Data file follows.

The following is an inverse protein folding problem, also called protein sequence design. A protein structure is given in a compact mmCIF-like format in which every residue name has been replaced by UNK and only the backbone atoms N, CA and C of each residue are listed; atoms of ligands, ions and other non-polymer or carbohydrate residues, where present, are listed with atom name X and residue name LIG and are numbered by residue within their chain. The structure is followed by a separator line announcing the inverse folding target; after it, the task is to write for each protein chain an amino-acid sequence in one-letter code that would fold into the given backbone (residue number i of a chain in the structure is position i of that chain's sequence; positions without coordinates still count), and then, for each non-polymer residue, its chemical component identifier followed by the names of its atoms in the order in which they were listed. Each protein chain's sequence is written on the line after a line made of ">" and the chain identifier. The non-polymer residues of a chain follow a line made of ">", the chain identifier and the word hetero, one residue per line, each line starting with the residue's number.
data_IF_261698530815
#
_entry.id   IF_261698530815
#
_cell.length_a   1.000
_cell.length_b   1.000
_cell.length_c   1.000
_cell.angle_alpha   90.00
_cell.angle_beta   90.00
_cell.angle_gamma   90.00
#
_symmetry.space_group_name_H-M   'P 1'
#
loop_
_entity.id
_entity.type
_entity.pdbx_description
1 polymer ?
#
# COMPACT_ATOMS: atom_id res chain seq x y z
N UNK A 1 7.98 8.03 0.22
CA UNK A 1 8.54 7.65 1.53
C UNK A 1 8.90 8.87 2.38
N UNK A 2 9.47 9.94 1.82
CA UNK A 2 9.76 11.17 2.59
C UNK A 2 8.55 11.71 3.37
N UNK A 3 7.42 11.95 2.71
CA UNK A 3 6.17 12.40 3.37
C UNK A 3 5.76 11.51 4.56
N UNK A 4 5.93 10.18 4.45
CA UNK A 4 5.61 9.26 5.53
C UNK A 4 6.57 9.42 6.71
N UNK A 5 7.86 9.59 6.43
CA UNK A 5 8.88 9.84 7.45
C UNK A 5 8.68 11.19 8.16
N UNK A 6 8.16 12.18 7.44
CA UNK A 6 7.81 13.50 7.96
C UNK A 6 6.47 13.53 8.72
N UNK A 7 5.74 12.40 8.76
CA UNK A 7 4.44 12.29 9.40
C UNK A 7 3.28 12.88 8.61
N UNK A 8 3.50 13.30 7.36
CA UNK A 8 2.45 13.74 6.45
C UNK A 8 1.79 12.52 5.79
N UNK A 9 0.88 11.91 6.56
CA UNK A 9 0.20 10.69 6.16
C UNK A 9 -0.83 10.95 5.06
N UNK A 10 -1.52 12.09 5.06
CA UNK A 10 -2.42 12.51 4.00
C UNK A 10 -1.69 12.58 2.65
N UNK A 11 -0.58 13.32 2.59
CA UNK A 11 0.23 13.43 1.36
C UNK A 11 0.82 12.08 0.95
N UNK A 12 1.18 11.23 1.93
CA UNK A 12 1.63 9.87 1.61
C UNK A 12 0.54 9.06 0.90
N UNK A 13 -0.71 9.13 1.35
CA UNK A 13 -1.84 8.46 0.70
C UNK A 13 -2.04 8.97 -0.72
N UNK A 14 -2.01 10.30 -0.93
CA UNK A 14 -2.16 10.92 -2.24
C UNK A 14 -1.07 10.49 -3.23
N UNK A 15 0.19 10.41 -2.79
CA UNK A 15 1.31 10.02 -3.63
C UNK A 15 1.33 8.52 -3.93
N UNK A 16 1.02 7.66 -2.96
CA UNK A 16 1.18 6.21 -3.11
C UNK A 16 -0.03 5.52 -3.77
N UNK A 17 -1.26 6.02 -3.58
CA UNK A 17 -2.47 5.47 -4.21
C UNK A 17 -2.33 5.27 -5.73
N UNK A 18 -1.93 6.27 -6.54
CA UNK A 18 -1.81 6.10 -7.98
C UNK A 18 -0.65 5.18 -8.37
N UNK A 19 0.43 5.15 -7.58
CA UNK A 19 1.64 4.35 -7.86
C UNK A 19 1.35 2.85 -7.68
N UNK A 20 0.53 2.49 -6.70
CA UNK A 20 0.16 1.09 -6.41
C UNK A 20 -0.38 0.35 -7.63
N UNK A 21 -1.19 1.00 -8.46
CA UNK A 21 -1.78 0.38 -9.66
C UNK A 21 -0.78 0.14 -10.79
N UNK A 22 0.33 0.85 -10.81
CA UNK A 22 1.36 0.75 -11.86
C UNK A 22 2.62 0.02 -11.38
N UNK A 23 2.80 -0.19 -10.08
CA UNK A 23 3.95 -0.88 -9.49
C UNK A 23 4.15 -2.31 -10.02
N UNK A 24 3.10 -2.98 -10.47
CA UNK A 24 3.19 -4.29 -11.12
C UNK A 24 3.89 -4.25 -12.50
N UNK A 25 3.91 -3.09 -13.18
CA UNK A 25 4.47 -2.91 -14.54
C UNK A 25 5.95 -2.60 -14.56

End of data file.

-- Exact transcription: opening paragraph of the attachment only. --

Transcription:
The following is an inverse protein folding problem, also called protein sequence design. A protein structure is given in a compact mmCIF-like format in which every residue name has been replaced by UNK and only the backbone atoms N, CA and C of each residue are listed; atoms of ligands, ions and other non-polymer or carbohydrate residues, where present, are listed with atom name X and residue name LIG and are numbered by residue within their chain. The structure is followed by a separator line announcing the inverse folding target; after it, the task is to write for each protein chain an amino-acid sequence in one-letter code that would fold into the given backbone (residue number i of a chain in the structure is position i of that chain's sequence; positions without coordinates still count), and then, for each non-polymer residue, its chemical component identifier followed by the names of its atoms in the order in which they were listed. Each protein chain's sequence is written on the line after a line made of ">" and the chain identifier. The non-polymer residues of a chain follow a line made of ">", the chain identifier and the word hetero, one residue per line, each line starting with the residue's number.